Looks like we might be paying over $4 for a gallon of gas again.

Pain at the pump

The entire country witnessed its largest one-day increase in the price of regular gas on Wednesday, when prices surged by an average of 4 cents. The last time gas jumped that much was on June 7, 2022.

While the national average sits at $3.64 a gallon, Central New Yorkers are feeling a bigger pinch.

According to AAA, the Utica-Rome residents are paying even more to fill up their tanks than the majority of the state.

A gallon of regular gas was $3.78 on Tuesday. That price rose to $3.80 this morning.

The state average as of Wednesday is $3.79, but residents can enjoy a literal bargain if they head to Batavia, which has a current average of $3.63 a gallon.

Gas Prices in New York by County as of 072623 Graphic
Credit: AAA American Automobile Association gasprices.aaa.com
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The highest price in any NY metro area can be found in Glens Falls, which is averaging $3.85 for a gallon of regular gas.

White Plains is the only other place with higher gas prices than the Utica-Rome area, which is selling regular unleaded gas for $3.81 a gallon.

In all, this is still better than what we were paying a year ago. Last year at this time, residents were paying an average of $4.56 a gallon for regular gas.

Why are prices going up?

National gas prices rose by 8 cents on average this week alone.

Patrick De Haan, who is head of petroleum analysis for GasBuddy.com, warned the numbers will only go up from here.


As for what's causing this sudden jolt, experts are pointing a finger at the extreme heat blanketing large swaths of the nation, which is boosting demand for gas.

The heat is also causing American refineries to limit their production during this period of high demand. The heat is increasing their odds of experiencing power outages, which could have catastrophic consequences on the supply chain.

The heat isn't just impacting America, it's also affecting global refinery operations by forcing countries, like Saudi Arabia, to burn oil to keep their electrical grids online as they combat record-high heat.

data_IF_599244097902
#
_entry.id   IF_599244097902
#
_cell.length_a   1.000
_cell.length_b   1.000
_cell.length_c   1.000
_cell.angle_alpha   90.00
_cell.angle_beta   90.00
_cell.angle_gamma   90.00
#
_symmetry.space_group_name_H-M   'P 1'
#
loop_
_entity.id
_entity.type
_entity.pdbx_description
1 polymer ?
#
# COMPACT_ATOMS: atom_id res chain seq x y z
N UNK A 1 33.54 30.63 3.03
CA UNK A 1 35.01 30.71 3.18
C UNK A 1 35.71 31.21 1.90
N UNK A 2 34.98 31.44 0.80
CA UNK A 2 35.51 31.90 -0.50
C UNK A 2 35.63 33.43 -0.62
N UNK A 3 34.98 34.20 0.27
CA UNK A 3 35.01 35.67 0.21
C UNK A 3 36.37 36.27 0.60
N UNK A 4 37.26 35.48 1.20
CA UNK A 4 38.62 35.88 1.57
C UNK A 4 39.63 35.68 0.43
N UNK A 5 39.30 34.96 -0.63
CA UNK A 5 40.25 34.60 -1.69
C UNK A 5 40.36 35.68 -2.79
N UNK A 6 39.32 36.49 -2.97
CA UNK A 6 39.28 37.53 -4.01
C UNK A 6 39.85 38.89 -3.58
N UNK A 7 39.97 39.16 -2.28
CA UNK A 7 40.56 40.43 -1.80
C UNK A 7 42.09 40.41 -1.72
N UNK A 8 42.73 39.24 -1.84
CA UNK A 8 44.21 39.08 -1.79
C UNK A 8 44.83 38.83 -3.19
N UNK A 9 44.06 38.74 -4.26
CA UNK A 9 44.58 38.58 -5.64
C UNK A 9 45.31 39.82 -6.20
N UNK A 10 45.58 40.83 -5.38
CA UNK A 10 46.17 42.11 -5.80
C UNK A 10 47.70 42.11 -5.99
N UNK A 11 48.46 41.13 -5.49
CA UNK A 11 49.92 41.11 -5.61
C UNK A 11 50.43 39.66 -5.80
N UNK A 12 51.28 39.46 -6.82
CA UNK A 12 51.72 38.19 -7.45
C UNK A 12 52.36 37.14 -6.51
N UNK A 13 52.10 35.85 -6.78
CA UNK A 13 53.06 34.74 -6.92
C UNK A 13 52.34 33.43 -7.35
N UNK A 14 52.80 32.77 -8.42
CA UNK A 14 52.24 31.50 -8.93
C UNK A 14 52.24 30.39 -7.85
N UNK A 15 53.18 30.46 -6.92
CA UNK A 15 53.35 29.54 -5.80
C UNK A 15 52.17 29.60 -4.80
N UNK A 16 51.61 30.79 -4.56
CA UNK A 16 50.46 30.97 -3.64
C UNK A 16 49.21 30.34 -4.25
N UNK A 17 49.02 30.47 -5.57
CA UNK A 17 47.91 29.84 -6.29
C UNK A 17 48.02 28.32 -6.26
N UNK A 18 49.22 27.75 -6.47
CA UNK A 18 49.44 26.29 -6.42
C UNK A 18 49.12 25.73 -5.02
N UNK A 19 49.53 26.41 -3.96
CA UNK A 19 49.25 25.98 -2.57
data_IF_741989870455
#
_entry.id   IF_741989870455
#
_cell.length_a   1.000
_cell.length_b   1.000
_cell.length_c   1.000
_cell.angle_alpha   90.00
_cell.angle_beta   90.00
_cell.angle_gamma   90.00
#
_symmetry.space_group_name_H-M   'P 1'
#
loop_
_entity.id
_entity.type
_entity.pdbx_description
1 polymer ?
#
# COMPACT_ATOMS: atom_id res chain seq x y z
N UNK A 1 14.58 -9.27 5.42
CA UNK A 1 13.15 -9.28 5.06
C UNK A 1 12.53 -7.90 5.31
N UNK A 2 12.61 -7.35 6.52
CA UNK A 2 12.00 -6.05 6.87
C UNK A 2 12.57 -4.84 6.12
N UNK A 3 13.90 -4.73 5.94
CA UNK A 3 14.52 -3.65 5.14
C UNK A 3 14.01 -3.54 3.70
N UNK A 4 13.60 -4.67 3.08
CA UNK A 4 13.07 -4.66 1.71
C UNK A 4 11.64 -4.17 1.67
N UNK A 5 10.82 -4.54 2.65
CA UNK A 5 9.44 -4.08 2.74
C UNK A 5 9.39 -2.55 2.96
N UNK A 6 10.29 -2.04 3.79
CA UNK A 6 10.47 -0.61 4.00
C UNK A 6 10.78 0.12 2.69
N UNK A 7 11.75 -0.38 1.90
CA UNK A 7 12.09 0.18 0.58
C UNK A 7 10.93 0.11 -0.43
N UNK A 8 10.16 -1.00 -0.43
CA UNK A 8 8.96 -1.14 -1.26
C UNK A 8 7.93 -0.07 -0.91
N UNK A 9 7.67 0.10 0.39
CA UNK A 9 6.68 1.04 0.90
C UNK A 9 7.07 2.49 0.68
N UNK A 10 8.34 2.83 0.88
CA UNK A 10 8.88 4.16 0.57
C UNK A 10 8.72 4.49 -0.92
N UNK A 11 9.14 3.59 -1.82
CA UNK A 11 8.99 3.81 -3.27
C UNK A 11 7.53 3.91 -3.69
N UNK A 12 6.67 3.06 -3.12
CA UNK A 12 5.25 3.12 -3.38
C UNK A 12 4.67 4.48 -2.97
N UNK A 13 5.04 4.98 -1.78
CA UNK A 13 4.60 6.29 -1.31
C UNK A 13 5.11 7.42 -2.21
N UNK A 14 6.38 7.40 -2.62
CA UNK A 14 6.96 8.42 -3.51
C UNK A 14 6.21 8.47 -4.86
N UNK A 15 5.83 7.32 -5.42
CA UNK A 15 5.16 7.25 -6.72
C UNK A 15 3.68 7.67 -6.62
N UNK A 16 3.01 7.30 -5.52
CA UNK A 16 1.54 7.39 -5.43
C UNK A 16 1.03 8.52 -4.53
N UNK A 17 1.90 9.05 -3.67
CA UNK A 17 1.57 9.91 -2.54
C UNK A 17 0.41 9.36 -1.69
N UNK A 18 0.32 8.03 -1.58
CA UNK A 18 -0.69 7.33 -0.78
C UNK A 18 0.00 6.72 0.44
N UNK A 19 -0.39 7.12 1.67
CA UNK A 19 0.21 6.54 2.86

Another possible instigator is the Organisation of the Petroleum Exporting Countries (OPEC), which voted in the fall to slash daily output by 5 million barrels through July.

This surge in gas prices is also matched by the skyrocketing costs of wheat and other grain exports.

Russian President Vladimir Putin issued strikes on the Ukrainian export city of Odesa in retaliation of the 12-mile bridge connecting Russia with the annexed Crimea being damaged.

Russia also recently backed out of the Black Sea Grain Initiative, which had allowed Ukraine to continue supplying the world with its grains through its ports in Odesa.

Experts say this could cause wheat and grain prices to soar by 15 percent.

Field Of Barley
Getty Images
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Ukraine is known as the "breadbasket of Europe" due to its rich black soil and favorable climate that provides ample conditions for growing grains. This makes Ukraine one of the world's top exporters in grain and corn.

Factoring in the rising cost of gas, the United States is in jeopardy of seeing inflation surge even higher. Higher food and energy prices are re-igniting concerns of a even more interest rate hikes and the possibility of a recession.

What else can go wrong?

Remember last week's article about how the extreme heat might lead to an even rougher hurricane season? Guess what.

Florida Remains On Alert As Hurricane Dorian Nears Atlantic Coast
Photo by NOAA via Getty Images
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If the heat does produce a more active hurricane season, refineries on the Gulf Coast could be damaged

Remember Hurricane Ida and what she did to gas prices back in 2021?

The Category 4 hurricane slammed into Louisiana, which is one of the nation's largest hubs for petroleum and natural gas. Multiple refineries shut down or limited production to repair the extensive damage.

Hurricane Harvey in 2019 had a similar ripple effect in national gas prices.

So with everything going on in 2023 - AND we throw in a catastrophic hurricane? We might be looking at a perfect storm for our economy, let alone gas prices.

In all, things aren't looking too great for our gas tanks -- and wallets.

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